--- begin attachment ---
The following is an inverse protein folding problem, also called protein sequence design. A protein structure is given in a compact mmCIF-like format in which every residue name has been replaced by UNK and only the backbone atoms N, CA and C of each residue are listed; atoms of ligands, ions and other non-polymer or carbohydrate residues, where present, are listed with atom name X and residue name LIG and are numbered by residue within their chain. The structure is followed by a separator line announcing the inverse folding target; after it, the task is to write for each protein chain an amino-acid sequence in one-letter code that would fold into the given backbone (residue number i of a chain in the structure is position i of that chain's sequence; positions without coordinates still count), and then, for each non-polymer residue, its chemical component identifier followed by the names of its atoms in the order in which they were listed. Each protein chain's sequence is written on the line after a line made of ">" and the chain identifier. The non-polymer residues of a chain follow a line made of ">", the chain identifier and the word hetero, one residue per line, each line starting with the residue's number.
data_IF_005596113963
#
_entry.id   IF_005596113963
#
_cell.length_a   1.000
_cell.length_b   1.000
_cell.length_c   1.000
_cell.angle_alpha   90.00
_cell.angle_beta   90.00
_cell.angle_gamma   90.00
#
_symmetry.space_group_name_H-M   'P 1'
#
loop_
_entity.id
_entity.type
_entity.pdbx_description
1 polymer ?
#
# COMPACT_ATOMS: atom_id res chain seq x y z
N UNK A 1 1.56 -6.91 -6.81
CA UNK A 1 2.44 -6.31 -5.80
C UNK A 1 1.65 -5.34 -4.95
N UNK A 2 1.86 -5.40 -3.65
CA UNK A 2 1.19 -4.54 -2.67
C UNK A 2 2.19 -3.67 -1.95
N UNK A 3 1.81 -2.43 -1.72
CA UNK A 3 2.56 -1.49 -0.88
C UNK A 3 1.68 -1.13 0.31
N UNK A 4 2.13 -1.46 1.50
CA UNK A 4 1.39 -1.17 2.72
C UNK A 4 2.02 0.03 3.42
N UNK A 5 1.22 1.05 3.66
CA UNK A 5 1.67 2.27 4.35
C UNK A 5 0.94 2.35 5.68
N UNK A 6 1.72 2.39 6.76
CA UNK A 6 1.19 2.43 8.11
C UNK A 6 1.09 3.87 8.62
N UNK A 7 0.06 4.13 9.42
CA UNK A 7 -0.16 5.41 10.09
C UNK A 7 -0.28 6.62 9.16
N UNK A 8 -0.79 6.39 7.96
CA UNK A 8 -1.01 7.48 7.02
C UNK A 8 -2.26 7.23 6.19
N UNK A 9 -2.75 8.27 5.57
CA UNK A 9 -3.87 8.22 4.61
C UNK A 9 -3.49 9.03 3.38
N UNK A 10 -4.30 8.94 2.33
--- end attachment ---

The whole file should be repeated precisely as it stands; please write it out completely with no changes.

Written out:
The following is an inverse protein folding problem, also called protein sequence design. A protein structure is given in a compact mmCIF-like format in which every residue name has been replaced by UNK and only the backbone atoms N, CA and C of each residue are listed; atoms of ligands, ions and other non-polymer or carbohydrate residues, where present, are listed with atom name X and residue name LIG and are numbered by residue within their chain. The structure is followed by a separator line announcing the inverse folding target; after it, the task is to write for each protein chain an amino-acid sequence in one-letter code that would fold into the given backbone (residue number i of a chain in the structure is position i of that chain's sequence; positions without coordinates still count), and then, for each non-polymer residue, its chemical component identifier followed by the names of its atoms in the order in which they were listed. Each protein chain's sequence is written on the line after a line made of ">" and the chain identifier. The non-polymer residues of a chain follow a line made of ">", the chain identifier and the word hetero, one residue per line, each line starting with the residue's number.
data_IF_005596113963
#
_entry.id   IF_005596113963
#
_cell.length_a   1.000
_cell.length_b   1.000
_cell.length_c   1.000
_cell.angle_alpha   90.00
_cell.angle_beta   90.00
_cell.angle_gamma   90.00
#
_symmetry.space_group_name_H-M   'P 1'
#
loop_
_entity.id
_entity.type
_entity.pdbx_description
1 polymer ?
#
# COMPACT_ATOMS: atom_id res chain seq x y z
N UNK A 1 1.56 -6.91 -6.81
CA UNK A 1 2.44 -6.31 -5.80
C UNK A 1 1.65 -5.34 -4.95
N UNK A 2 1.86 -5.40 -3.65
CA UNK A 2 1.19 -4.54 -2.67
C UNK A 2 2.19 -3.67 -1.95
N UNK A 3 1.81 -2.43 -1.72
CA UNK A 3 2.56 -1.49 -0.88
C UNK A 3 1.68 -1.13 0.31
N UNK A 4 2.13 -1.46 1.50
CA UNK A 4 1.39 -1.17 2.72
C UNK A 4 2.02 0.03 3.42
N UNK A 5 1.22 1.05 3.66
CA UNK A 5 1.67 2.27 4.35
C UNK A 5 0.94 2.35 5.68
N UNK A 6 1.72 2.39 6.76
CA UNK A 6 1.19 2.43 8.11
C UNK A 6 1.09 3.87 8.62
N UNK A 7 0.06 4.13 9.42
CA UNK A 7 -0.16 5.41 10.09
C UNK A 7 -0.28 6.62 9.16
N UNK A 8 -0.79 6.39 7.96
CA UNK A 8 -1.01 7.48 7.02
C UNK A 8 -2.26 7.23 6.19
N UNK A 9 -2.75 8.27 5.57
CA UNK A 9 -3.87 8.22 4.61
C UNK A 9 -3.49 9.03 3.38
N UNK A 10 -4.30 8.94 2.33